Microsoft Surface refresh: the magic behind the announcement

A look at the launch of the latest line of Surface products from Microsoft.

Microsoft Surface Pro 6
Mark Hachman / IDG

(Disclosure: Microsoft is a client of the author.)

One of the things that has changed post-Steve Ballmer is passion. It is kind of funny and sad at the same time because I can recall the video of Steve passionately jumping around on stage saying, “developers, developers, developers,” talking about the importance of developers to the platform. The folks started referring to him as “Monkey Boy,” and he turned into the Stepford CEO (no passion; just occasional anger). I wrote him at the time saying that I thought passion was important in a CEO and praising him for it, but unfortunately (since he hadn’t seen the video at the time) my impact was the opposite of what I’d intended.

This came back to me this week during the well-orchestrated launch of the latest line of Surface products from Microsoft. The people on stage, particularly Panos Panay, really cared about the products and the people who used them, something that I think is incredibly important to any product and something that is too often lost once companies go public and the founders move on. I also watched this in the context of last week’s launch of the Windows Virtual Desktop and Microsoft Managed Desktop which I covered last week.

Particularly with respect to the Windows Virtual Desktop, it got me thinking very differently about the Surface Studio, a product I’ve often thought was designed by committee, yet suddenly makes sense. 

Let me explain.

Microsoft Surface

Microsoft Surface came to be because Steve Ballmer felt the PC OEMs were falling short of competing with Apple. The line wasn’t intended to piss off Dell, HP or Lenovo: it was designed to stop what was believed to be a purge of Microsoft Windows PCs by iPads. This never actually materialized as a true threat largely because Steve Jobs died, Tim Cook largely missed that meeting, and Apple failed to step up.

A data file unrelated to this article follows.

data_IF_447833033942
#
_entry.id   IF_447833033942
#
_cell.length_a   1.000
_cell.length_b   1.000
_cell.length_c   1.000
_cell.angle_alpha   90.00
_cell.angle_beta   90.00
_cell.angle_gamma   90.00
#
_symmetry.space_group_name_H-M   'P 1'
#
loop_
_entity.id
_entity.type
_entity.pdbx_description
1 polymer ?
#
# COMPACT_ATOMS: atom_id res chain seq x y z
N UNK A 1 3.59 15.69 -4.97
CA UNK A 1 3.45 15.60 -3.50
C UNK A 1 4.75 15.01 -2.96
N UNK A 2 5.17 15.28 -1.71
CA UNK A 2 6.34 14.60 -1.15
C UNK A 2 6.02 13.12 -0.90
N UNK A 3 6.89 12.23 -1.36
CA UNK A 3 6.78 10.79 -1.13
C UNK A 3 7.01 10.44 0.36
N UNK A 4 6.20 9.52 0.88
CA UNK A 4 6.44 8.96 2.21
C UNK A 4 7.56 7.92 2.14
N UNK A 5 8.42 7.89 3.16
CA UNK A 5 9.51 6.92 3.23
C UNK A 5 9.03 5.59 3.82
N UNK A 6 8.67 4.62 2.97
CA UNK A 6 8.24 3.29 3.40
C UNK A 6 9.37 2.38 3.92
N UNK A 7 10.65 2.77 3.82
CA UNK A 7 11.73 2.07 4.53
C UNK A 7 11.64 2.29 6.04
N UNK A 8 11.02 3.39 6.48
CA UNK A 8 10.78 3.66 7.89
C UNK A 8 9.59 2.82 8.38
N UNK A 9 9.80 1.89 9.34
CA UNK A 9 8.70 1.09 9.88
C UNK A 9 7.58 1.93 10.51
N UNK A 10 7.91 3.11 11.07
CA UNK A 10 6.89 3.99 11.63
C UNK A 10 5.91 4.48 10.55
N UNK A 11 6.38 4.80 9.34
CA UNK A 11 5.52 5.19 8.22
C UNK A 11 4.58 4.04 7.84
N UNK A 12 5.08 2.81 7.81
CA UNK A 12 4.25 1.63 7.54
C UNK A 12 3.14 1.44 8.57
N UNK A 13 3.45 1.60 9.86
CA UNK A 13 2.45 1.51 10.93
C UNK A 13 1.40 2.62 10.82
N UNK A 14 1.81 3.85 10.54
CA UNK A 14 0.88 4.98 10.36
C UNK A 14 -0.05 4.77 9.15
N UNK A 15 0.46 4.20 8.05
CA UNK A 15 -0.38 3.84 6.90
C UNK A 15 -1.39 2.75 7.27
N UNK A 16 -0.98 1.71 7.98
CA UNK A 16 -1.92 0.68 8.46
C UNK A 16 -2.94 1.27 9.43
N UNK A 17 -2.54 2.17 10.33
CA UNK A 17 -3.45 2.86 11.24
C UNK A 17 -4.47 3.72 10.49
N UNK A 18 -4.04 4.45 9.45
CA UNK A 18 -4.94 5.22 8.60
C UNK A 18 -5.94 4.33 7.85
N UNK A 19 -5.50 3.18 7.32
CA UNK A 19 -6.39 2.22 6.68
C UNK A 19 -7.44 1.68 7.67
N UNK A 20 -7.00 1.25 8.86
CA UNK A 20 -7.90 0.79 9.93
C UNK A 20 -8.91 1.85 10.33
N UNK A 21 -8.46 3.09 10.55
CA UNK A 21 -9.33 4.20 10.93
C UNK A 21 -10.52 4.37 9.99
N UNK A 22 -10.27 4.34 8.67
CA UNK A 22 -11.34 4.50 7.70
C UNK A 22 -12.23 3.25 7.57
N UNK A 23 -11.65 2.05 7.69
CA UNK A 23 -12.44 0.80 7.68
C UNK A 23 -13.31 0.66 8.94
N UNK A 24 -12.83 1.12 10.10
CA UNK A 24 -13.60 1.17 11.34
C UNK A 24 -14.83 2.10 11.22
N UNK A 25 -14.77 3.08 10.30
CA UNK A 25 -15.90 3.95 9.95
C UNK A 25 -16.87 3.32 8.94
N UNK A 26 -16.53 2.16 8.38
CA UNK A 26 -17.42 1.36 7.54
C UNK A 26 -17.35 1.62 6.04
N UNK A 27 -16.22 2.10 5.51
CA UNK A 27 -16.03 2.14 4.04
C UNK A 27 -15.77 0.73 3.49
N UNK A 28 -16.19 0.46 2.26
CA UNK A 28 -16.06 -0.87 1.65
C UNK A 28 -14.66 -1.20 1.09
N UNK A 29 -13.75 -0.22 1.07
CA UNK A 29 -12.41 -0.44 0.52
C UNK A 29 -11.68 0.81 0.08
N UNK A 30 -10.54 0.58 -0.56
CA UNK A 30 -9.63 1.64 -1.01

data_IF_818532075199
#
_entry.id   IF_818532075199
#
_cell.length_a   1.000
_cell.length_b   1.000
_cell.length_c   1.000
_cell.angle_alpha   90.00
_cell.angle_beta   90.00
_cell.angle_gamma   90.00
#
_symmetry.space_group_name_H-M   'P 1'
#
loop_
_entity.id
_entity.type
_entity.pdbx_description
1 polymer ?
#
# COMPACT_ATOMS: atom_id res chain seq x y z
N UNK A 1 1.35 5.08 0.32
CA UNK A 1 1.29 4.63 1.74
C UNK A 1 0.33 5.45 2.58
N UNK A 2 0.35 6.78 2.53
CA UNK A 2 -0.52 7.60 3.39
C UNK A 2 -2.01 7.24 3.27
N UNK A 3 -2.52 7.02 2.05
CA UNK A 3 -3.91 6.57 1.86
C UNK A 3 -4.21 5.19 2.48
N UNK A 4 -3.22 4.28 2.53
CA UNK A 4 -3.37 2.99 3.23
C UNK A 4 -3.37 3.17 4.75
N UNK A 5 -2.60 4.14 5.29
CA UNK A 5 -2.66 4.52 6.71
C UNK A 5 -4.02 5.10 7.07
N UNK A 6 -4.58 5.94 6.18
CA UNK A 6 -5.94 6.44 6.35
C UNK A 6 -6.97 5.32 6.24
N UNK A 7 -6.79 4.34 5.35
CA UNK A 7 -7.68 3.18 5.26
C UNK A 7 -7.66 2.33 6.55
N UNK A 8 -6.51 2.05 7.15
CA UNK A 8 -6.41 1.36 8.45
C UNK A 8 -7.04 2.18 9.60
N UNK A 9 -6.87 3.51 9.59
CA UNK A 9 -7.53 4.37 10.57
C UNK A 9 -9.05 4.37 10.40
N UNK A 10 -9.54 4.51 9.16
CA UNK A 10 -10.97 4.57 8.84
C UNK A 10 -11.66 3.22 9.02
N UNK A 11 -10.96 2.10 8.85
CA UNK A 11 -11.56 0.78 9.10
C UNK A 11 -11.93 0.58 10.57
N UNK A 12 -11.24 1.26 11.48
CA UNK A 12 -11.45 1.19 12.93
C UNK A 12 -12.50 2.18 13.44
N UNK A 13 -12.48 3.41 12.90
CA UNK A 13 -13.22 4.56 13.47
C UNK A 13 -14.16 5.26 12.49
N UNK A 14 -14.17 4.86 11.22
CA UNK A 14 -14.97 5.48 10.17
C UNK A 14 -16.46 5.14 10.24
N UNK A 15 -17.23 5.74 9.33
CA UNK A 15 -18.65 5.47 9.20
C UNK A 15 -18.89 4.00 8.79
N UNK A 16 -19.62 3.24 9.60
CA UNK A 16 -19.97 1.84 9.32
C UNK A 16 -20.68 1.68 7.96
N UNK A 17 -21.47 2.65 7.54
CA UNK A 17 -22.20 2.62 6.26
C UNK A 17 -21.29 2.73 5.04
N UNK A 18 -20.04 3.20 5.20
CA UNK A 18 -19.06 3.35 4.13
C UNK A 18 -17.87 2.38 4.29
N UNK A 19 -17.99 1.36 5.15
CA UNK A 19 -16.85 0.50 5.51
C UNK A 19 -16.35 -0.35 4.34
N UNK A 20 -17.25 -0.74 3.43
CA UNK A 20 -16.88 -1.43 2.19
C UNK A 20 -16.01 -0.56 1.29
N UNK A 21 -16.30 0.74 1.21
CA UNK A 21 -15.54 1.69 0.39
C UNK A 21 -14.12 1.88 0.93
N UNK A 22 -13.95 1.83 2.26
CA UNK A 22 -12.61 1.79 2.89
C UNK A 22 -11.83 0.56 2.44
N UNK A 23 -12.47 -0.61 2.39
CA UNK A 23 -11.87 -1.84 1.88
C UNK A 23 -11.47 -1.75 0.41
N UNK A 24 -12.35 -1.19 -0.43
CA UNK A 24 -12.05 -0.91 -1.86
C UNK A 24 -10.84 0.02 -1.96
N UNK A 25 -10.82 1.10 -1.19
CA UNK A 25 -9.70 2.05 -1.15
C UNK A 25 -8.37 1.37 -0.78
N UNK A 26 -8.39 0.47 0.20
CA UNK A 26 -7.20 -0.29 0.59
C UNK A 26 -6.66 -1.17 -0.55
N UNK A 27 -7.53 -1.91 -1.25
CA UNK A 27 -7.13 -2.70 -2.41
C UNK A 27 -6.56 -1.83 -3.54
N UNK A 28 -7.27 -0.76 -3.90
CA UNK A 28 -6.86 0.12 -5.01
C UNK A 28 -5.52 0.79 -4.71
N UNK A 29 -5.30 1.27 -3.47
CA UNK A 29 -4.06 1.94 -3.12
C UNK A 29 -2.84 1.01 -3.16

Surface, like most Apple products, is design-forward. This means it is more of a form-over-function product, designed to convey status and outperform Macs but not to lead in performance or be priced significantly below Apple’s offerings. Ironically, shortly after Surface launched, Apple seemed to agree with the perception that PCs were dead and stopped really investing much in their own PCs which are mostly years out of date. 

The result is that Surface, which continued to improve, isn’t just at parity with Mac: it is arguably a ton better, but it is still a form-over-function product. This means you can generally find products from Dell, HP and Lenovo that outperform them but often aren’t as attractive nor do they convey as much status.  If we were talking cars this is more like Lamborghini making a run at Ferrari (granted without the massive price premium), than Lincoln making a run at Cadillac. The strange thing is that this is like Lamborghini making a run at Ferrari and Ferrari deciding they really are in the motorcycle business much like Apple is more of a smartphone maker than a PC maker these days. (I have to believe that this would be like someone practicing tennis to take on a named competitor, only to find that when he or she was ready to kick butt, that competitor decided he or she would rather play Ping Pong.)

New Surface

Most of the improvements this round are straight up performance improvements tied to a refresh of Intel processors. As you would expect performance is up sharply and because Apple hasn’t kept up as well, you’d be correct to assume Microsoft spent some time pointing out their products were faster, and they remain arguably better looking. Black, which I’ve wanted them to do for a while, is not an option across most of the products and SSDs, rather than hybrid drives, are generally standard in the line.